The Fralin Museum of Art is a fantastic art museum at the University of Virginia, along with the Kluge-Ruhe Aboriginal Art Collection of the University of Virginia, which is dedicated to the exhibition and study of Indigenous Australian art.
Charlottesville is also home to Light House Studio, the McGuffey Art Center, Second Street Gallery, Live Arts, the Bridge Progressive Arts Initiative, Visible Records, New City Arts Initiative (NCAI), and Ix Art Park. These are just a handful of the many organizations that are doing great work for the art community here! There are also talented individuals in the community like Bernard Hankins, a musician, filmmaker, and spoken word poet who has played a big role in many arts programs and impacted the community with creativity and mentorship over the years.
JR: My dad was in the Navy so I Iived all over – Pennsylvania, Georgia, California, Florida, and a few different places in Virginia. I currently live in Charlottesville but work in Fredericksburg so I often feel between two arts communities and not really a part of either. One of my motivations for starting Odds and Ends was to establish an event that created a deeper connection to the Cville (and beyond) art community.
AF: What was your first ever job? What did you learn from this experience?
AH: My first ever job was probably as a babysitter, but the first job where I earned an “official paycheck” was as a lifeguard in the summer. From this, I mostly learned to keep myself entertained during the long and monotonous hours in the sun.
RL: In high school I made some money painting, babysitting, and pet-sitting. In college I was a Digital Media Lab Consultant at the University of Virginia Clemons Library. All of these first jobs taught me how to communicate more effectively and be more responsible. My job in college helped me learn more technical and teaching skills because I was helping students and faculty incorporate filmmaking and editing into their research projects.
JR: I worked at Putt Putt when I was 16 but I got fired after two days for “not smiling enough.” I was officially too goth for mini golf.
AF: What do you do in the arts today?
AH: I make both installation and theatrical-based work, and I am starting to work more in sculpture as well, integrating film and video projection onto the surfaces of those sculptures. I also teach cinematography and foundations of studio art at University of Virginia.
RL: I love sound art, making films, and painting. Recently I made a digital theremin, taught my friends how to make electret condenser and contact microphones, and went on hikes in the Shenandoah National Park with a 16mm camera and a group of friends to film waterfalls. My friend Elizabeth just taught me how to make a sloth sock puppet, and now I’m really excited about sewing! For work I get to teach filmmaking to over 1,000 kids every year and support a bunch of different creative projects with community partners.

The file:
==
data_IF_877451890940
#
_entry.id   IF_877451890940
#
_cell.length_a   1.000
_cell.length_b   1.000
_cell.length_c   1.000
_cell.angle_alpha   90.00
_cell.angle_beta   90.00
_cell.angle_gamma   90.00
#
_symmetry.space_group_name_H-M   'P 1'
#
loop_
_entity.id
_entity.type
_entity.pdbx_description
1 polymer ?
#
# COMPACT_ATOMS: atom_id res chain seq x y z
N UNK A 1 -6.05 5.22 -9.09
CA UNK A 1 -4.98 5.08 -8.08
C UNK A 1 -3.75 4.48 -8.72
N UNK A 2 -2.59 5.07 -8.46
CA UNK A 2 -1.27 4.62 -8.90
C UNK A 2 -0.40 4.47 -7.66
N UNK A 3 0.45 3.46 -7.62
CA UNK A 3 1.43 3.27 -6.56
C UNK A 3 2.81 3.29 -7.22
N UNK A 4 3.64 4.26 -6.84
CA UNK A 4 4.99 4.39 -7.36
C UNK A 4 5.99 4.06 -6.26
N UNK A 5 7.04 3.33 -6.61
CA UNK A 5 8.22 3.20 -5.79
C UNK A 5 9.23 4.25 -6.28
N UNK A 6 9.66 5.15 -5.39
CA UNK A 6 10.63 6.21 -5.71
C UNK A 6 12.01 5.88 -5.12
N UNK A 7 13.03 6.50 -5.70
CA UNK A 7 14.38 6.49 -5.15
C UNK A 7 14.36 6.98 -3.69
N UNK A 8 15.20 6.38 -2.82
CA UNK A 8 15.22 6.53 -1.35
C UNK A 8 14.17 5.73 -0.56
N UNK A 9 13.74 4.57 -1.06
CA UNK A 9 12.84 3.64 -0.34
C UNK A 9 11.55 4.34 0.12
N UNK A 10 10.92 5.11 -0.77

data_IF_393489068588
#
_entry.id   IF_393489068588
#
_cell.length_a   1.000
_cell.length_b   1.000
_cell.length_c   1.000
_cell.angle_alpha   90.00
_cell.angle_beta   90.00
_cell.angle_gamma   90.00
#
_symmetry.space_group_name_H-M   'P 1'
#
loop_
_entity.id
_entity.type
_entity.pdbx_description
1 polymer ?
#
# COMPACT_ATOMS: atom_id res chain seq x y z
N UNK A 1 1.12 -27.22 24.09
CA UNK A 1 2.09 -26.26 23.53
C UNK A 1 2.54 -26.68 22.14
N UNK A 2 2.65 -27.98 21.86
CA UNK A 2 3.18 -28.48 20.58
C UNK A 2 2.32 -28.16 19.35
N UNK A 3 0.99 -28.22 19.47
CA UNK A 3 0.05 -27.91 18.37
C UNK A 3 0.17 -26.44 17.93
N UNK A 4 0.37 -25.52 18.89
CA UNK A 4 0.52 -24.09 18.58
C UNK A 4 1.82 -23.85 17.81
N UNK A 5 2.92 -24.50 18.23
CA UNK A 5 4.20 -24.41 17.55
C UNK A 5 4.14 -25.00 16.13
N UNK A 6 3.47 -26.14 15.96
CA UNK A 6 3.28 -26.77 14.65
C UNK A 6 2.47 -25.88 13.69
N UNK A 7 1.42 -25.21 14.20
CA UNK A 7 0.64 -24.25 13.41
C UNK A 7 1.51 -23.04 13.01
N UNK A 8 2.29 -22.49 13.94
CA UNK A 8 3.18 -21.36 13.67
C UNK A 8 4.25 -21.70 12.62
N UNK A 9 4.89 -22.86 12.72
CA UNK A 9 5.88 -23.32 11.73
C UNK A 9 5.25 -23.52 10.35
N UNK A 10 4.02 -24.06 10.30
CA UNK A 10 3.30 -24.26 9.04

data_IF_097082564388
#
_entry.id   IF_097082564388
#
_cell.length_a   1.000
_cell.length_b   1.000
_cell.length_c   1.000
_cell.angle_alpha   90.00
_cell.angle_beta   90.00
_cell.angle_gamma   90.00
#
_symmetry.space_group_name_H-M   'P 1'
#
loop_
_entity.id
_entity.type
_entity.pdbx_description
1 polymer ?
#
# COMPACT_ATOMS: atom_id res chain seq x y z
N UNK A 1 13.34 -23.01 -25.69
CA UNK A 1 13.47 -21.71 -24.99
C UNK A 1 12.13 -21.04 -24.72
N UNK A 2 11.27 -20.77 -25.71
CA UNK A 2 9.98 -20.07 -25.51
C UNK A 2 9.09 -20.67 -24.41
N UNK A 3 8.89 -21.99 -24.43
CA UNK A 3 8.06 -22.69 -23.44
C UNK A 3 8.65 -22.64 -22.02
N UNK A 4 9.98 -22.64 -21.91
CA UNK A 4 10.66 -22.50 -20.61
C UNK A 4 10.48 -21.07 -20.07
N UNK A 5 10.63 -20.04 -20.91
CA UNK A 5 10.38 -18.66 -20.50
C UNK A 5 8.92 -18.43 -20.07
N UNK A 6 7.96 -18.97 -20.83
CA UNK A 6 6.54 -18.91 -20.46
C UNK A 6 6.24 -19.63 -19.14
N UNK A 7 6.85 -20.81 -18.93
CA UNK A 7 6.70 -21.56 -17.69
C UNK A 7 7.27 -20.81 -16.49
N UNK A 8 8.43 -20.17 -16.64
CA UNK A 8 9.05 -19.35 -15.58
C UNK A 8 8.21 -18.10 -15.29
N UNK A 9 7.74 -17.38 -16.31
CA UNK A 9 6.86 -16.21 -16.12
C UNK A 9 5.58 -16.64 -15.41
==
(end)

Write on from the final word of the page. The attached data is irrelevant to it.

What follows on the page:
JR: I make a lot of things. Mostly short films but sometimes live performances, sound pieces, and 2D work. And I teach digital art, animation, video, and new media at the University of Mary Washington.
AF: Together, you three have founded Odds & Ends, an experimental film festival located in Charlottesville, Virginia. Tell us more about what inspired you to start Odds & Ends!
AH: Since I moved back to Virginia two years ago, it has been a dream of mine to establish an experimental film microcinema, in tandem with a film and arts collective in Virginia. Part of the motivations or inspirations for this come from feelings of isolation and lack of connection fostered during the pandemic, but it was more than that. I was missing the community that I had in LA even while I was still living in the city. When I moved back to Virginia and reconnected with an amazing group of filmmakers here, Rachel included, it seemed like something doable – to establish and grow a community here. I had been bouncing the idea around with Rachel for the past two years, and when she brought up that Jason was also interested in doing something similar, we saw an opportunity to combine our interests and collaborate on something.
RL: We wanted to bring more experimental film from around the world to the Charlottesville community, and Light House Studio supported us!